The Hendrick Hudson School District will be hit the hardest, losing about 30% of its annual budget. Even with the cessation funds, the district will be receiving only $61 million over the next eight years, as opposed to an average of $200 million over that same time period when the plant was active. “It’s true that Indian Point kept our school taxes artificially low,” said Superintendent Joseph Hochreiter. “In fact, we’ve had one of the lowest annual tax increases in Westchester with about 1.65% each year from 2013 to 2020.”

Hochreiter noted that the area’s low taxes have also kept many people in the area from selling their homes and moving once their children graduated from high school. “As a result, we’ve seen about a 10% decline in elementary school enrollment over the last 10 years,” he added.

The school board is now considering a cost savings initiative that would designate their three elementary schools to accommodate specific grade levels. The Princeton Plan would basically remove location borders and allow students to move through the three schools together by grade levels. “Under that plan, for example, one school might be set up for kindergarten though grade two, while the next could be for grades three to five, and so on,” explained Hochreiter. “This could save us anywhere from $1.75 million to $2.2 million a year. Also, by organizing students this way, every school program will stay intact.”

Hochreiter indicated that the school board will prepare two budgets this year—one with the status quo and the other with the “Princeton Plan.” “It’s fair to say that even with the savings, the days of the 1.65% tax increase may be behind us,” he revealed. “Projected increases could run anywhere from 2.4% to 7% per year, but we will still be much lower compared to neighboring districts like Lakeland, Yorktown and Croton.”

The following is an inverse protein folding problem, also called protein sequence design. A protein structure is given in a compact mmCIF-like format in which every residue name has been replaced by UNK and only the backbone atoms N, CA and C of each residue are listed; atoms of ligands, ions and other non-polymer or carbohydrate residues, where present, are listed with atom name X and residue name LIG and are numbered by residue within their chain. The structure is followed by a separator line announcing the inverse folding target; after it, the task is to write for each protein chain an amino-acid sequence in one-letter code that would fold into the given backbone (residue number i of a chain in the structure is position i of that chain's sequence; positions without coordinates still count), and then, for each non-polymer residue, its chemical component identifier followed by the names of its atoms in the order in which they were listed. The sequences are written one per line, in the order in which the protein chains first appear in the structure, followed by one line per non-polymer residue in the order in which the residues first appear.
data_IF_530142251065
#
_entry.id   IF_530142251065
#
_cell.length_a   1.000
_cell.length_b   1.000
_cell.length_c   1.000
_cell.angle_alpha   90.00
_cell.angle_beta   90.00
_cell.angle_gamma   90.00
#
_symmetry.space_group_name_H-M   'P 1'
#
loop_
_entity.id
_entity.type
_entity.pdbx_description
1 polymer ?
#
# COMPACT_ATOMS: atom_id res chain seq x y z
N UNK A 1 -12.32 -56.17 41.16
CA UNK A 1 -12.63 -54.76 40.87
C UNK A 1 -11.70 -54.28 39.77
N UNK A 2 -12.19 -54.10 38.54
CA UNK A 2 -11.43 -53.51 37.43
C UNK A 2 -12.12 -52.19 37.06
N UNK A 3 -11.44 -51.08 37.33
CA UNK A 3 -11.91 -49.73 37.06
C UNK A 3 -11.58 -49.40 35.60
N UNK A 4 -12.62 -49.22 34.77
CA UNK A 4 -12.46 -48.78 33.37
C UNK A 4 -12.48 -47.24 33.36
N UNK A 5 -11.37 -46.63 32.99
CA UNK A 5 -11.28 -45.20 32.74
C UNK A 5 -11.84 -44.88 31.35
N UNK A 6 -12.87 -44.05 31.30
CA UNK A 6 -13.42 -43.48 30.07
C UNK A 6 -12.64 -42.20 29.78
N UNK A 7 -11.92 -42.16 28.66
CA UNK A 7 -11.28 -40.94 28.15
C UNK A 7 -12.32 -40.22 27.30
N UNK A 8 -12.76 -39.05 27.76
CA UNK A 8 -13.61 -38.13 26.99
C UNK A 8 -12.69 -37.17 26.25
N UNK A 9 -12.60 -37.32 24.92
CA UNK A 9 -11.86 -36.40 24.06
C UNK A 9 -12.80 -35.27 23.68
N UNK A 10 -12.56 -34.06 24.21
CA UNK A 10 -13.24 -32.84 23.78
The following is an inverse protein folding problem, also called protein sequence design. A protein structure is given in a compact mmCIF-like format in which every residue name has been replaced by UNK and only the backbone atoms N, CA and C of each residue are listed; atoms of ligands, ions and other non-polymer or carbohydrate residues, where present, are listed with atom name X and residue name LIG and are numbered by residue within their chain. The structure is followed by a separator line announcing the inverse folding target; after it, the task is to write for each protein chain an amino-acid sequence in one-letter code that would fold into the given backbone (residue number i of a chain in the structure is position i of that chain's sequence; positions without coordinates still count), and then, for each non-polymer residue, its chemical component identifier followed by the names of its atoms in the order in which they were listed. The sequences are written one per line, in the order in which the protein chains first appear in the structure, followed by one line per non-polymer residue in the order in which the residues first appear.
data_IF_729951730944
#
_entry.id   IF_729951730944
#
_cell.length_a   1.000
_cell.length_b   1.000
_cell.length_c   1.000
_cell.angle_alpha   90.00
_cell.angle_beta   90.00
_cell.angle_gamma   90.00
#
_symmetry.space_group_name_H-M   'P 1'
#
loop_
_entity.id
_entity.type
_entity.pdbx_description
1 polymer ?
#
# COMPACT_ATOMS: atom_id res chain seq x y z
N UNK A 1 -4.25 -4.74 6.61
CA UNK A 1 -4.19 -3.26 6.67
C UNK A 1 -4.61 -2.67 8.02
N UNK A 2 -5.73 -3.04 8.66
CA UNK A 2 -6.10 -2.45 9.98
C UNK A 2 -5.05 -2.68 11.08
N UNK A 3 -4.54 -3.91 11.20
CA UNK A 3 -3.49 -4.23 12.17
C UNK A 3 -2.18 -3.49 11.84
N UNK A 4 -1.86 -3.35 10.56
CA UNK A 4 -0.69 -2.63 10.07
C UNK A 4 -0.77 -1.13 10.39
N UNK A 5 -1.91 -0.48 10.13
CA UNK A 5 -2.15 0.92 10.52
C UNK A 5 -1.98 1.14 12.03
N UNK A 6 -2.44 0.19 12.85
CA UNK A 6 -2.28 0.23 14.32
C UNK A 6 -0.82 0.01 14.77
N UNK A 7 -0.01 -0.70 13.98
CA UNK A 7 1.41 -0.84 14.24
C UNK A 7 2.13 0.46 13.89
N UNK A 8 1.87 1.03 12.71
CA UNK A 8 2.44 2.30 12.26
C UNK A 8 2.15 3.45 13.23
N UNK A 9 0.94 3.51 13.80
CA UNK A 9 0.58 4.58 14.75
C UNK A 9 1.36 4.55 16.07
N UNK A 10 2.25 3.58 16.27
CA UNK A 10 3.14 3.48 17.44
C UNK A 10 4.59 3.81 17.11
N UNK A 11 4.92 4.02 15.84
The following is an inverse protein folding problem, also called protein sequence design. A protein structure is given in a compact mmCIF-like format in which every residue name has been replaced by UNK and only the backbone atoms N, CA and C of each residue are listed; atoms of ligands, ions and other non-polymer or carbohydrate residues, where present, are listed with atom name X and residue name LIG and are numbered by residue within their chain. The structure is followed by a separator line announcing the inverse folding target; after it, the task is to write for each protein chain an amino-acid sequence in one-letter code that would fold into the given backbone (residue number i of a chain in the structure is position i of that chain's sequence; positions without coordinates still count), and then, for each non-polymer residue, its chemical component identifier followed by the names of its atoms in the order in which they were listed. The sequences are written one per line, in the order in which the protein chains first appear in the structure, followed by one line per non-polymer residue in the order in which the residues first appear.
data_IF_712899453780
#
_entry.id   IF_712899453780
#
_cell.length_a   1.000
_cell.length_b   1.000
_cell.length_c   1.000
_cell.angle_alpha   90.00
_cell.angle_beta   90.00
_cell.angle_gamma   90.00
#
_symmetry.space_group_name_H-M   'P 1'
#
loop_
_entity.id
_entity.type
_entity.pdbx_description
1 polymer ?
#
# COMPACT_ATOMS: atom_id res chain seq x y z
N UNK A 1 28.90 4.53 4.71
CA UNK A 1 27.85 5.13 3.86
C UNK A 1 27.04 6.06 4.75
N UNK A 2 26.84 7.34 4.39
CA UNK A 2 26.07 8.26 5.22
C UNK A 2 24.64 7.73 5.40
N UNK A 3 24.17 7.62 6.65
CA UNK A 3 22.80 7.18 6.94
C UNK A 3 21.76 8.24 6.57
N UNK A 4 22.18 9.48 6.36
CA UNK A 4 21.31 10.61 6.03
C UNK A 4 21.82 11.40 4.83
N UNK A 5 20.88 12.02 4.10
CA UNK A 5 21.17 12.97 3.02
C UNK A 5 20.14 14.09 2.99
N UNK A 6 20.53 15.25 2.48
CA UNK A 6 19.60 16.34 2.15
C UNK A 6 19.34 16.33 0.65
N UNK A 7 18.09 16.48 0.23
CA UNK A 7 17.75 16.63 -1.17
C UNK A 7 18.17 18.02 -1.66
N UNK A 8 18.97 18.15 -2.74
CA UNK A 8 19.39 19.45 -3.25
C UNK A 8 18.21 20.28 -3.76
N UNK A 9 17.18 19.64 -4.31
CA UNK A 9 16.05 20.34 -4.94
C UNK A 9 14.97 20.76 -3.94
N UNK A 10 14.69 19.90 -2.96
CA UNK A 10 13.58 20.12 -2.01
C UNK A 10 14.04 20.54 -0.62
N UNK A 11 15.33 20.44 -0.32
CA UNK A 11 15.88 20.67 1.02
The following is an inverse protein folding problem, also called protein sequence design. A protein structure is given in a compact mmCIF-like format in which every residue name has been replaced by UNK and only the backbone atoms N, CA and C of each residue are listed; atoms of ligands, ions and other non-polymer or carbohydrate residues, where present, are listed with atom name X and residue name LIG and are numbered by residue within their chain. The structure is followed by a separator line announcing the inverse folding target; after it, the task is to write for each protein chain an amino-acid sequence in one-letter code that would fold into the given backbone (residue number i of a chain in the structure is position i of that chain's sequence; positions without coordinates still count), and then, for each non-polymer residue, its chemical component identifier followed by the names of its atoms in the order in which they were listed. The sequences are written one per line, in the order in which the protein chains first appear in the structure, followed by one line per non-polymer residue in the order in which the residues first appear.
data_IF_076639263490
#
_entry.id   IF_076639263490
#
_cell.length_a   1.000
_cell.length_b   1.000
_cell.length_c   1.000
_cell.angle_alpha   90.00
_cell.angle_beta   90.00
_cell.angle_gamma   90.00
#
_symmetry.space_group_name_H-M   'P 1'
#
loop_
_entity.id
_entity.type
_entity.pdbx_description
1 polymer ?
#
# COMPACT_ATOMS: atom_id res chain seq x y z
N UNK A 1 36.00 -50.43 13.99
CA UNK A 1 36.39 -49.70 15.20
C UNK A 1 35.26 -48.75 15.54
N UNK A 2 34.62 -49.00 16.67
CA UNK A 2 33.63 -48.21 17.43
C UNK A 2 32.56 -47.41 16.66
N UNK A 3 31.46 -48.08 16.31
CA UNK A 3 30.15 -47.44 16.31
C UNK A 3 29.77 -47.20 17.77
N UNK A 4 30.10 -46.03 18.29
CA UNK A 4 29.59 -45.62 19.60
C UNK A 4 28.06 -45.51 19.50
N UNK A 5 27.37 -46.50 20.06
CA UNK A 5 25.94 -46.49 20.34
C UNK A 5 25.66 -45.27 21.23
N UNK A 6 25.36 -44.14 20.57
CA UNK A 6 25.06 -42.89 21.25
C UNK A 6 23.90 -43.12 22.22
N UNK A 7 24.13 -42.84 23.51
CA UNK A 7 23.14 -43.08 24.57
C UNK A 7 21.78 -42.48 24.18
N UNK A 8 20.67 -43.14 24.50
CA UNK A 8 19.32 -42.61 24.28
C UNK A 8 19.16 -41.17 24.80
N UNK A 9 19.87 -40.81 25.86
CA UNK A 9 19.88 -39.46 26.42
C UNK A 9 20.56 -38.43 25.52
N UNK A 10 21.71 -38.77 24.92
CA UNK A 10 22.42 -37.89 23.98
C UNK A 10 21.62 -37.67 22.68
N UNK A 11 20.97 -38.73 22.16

Early History of the Property

Indian Point Park -from the Peekskill Museum

Centuries ago, no one would have ever conceived of the notion of a nuclear power plant sitting on the banks of the Hudson River. The earliest recorded use of the land in the 17th century was settlements by the Kitchewonk native Americans, who later began trading with European explorers, including Henry Hudson. Simple wigwams and crops dotted the landscape that would be replaced by reactor domes some 300 years in the future.

Almost 100 years ago, the land had been transformed into a sought-after recreation destination for people in lower Westchester and New York City. Indian Point Park, a 320-acre property, served as both a pleasure park and amusement park from 1923 to 1956.

The book, “Lost Amusement Parks of the Hudson Valley,” by Wesley and Barbara Gottock, describes how Indian Point Park and others made their debut at the turn of the 20th Century. Barbara Gottock recently spoke at the Peekskill Museum’s “History of Indian Point” presentation, divulging some little-known, yet fascinating details about the former home of three nuclear reactors.

According to Gottock, the park was owned by the Hudson River Dayliner Boat Company, and one of the largest boats, the “Washington Irving,” could transport as many as 6,600 people. “The boats had bands on board to entertain people as they made their way up the Hudson River from the city,” she explained. “Then once they arrived at Indian Point Park, people could relax at the swimming pool, take a speed boat ride and go over to the dance hall later.” Local farms also provided food for the guests.

In 1949, the park was purchased by Emanuel Kelmans, who added a parking lot, as more people were beginning to own cars. “Kelmans started to add amusements to the park, as well as concession stands,” added Gottock. Soon, it became a fully operational amusement park. “Rides were 10 cents each, and three for a quarter, and the Westchester County Fair was actually held there for three years,” she noted.

By 1954, however, the popularity of the park began to dwindle and Kelmans decided to sell the property to Con Edison for $250,000. The park remained in operation for the next two years, and finally closed operations in 1956.

The Beginning of Nuclear Power in Westchester

Indian Point Park -from the Peekskill Museum

Completed by Con Edison in 1962 at a cost of $1.25 million, Indian Point 1 was the first privately-funded project of its kind in the U.S. “The primary component, the reactor vessel, weighed 230 tons and was 40 feet long with 120 fuel assemblies,” noted Brian Vangor, Entergy Control Room Supervisor at a recent presentation of the “History of Indian Point” by the Peekskill Museum.

In October of 1974, Indian Point 1 shut down due to non-compliance with the Atomic Energy Commission’s new criteria for an emergency core cooling system. However, Indian Point 2, which had been under construction since 1966, had already been online since August of 1974. Construction on Indian Point 3, which began in 1968, became operational in 1975, the same year Con Edison sold it to the New York Power Authority. The third and final reactor vessel weighed 500 tons.